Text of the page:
By Alice Hickman|
August 17, 2007 - For me it began last night around dark. Husband and I had retreated to our deck to observe the array of lightning as a storm seemed to be approaching. The raindrops began to pelt on our metal roof and the wind had started to blow, moving a couple chairs around. We changed our position to mid-section area to keep dry.
I was looking southward at lightning flashes and streaks, when the sky appeared to turn orange across a certain section. As my mind focused and I realized that I was actually seeing correctly, I said, “Bronson, did you see the bright orange sky”? It had already begun fading away. “Yes, it is still orange”, he replied. To me it was a frightful sight.
Shortly I went inside as the wind and rain continued. Within five minutes, the scanner reported a fire on White Pine with an uncertain location except turn right on the dirt road, immediately before Cherry Fork Church.
Our phone began ringing. A friend was concerned about the Hickman cabin and she was inquiring to find out exactly where it was located. Apparently the fire was on the hill and quite large. She and I knew the family cabin, even though not worth much in material value was priceless with memories. We determined there really was not any way into the area except by ATV or 4-wheel drives. Definitely not fire trucks.
Soon “The fire is out”, came over the scanner. We ended our conversation. We decided that it must have been an electrical fire and went to bed.
Morning came. More people called with concern that the family cabin was the location of the fire. No one seemed to know for sure.
Husband and I prepared to go investigate on our ATV. I had my camera in hand, prepared to write what would probably be my last story about our little cabin. We climbed the road up Hickman hill, straddling washed out ditches knee deep, around trees that had fallen across the old road, winding here and there as we made our way back to our destination. I prepared my camera for an expected sad sight. When we came into view, I couldn’t believe my eyes. The first thing I saw was the rusty tin roof and I said, “It’s still there Bronson”.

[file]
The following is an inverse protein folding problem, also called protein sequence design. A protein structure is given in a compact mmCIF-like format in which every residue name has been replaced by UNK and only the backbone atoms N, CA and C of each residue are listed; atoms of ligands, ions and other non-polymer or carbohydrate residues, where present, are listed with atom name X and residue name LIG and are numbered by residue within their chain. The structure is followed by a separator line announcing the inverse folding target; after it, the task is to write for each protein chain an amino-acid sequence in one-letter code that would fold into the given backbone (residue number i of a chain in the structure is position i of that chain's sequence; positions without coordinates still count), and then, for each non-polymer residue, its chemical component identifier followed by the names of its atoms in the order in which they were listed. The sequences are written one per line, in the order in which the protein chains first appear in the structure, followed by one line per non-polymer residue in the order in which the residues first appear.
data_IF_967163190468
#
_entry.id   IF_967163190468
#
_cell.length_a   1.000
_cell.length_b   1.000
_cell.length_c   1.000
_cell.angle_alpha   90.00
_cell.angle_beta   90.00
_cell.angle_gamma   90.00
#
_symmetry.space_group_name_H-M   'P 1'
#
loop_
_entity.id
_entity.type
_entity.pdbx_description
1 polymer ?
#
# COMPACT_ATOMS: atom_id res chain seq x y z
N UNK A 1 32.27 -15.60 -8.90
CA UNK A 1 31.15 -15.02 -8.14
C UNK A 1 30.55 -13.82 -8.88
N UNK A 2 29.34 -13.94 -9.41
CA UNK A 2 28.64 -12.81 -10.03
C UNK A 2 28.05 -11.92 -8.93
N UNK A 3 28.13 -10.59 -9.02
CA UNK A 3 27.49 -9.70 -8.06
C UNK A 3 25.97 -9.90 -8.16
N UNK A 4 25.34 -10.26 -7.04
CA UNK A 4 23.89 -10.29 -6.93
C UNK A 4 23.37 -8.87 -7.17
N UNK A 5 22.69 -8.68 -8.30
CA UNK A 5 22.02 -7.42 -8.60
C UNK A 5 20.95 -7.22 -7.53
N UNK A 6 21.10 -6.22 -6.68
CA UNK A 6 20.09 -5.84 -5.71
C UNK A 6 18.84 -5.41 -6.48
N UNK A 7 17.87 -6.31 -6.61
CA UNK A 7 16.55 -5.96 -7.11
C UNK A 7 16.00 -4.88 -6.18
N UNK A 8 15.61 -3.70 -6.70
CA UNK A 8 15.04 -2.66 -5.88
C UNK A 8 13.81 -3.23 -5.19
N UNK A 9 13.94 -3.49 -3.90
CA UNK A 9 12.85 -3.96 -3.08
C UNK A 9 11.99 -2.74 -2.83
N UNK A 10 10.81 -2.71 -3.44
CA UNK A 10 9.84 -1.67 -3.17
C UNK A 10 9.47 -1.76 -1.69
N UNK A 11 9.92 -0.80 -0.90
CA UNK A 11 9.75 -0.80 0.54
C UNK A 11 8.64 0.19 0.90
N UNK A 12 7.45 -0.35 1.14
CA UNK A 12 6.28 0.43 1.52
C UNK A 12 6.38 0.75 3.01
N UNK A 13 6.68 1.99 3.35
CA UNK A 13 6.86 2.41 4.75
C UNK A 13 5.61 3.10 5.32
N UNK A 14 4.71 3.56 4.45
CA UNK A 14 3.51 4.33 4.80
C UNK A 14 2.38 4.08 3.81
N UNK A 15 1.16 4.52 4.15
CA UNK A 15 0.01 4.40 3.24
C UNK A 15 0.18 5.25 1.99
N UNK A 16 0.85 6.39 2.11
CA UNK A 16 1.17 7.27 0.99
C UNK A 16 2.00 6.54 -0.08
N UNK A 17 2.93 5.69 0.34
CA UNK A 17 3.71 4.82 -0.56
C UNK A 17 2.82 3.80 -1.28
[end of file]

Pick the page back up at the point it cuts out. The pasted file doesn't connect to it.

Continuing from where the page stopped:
Hickman cabin on Hickman Hill
No folks, it wasn’t the Hickman cabin!
After stopping briefly and taking a survey of our old stomping grounds, my blood hound curiosity kicked in and I understood the term “investigative reporter”. We can’t just go and not track down the subject of the huge fire that had attracted so much attention, but was still a mystery.
I thought and wondered if a plane had possibly crashed somewhere near, recalling the original sight in the dark sky last night. Something had happened!
We started ahead, not having to travel far until our eyes and nose were drawn to the sight over in front of the cabin, separated from view by a few trees. As we approached, we realized that the huge oil tank that had used to sit by the well, was now laying in the midst of broken trees on it’s side about 75 to 100 yards away.
Bottom of oil tank at original location
Tank laying in edge of woods beyond well
“My-oh-my”, said husband. “No wonder the sky lit up orange as if a nuclear bomb had went off”, I said.
We surveyed the location. I took a few pictures of what remains. The scene is of where a large fire took place and lots of oil strewn around the area. The bottom of the tank remained at it original location.
We left the area quickly, in dismay of the damage and destruction on a bolt of lightning!
So, farewell again little cabin. Until we meet again, that is where the heart is!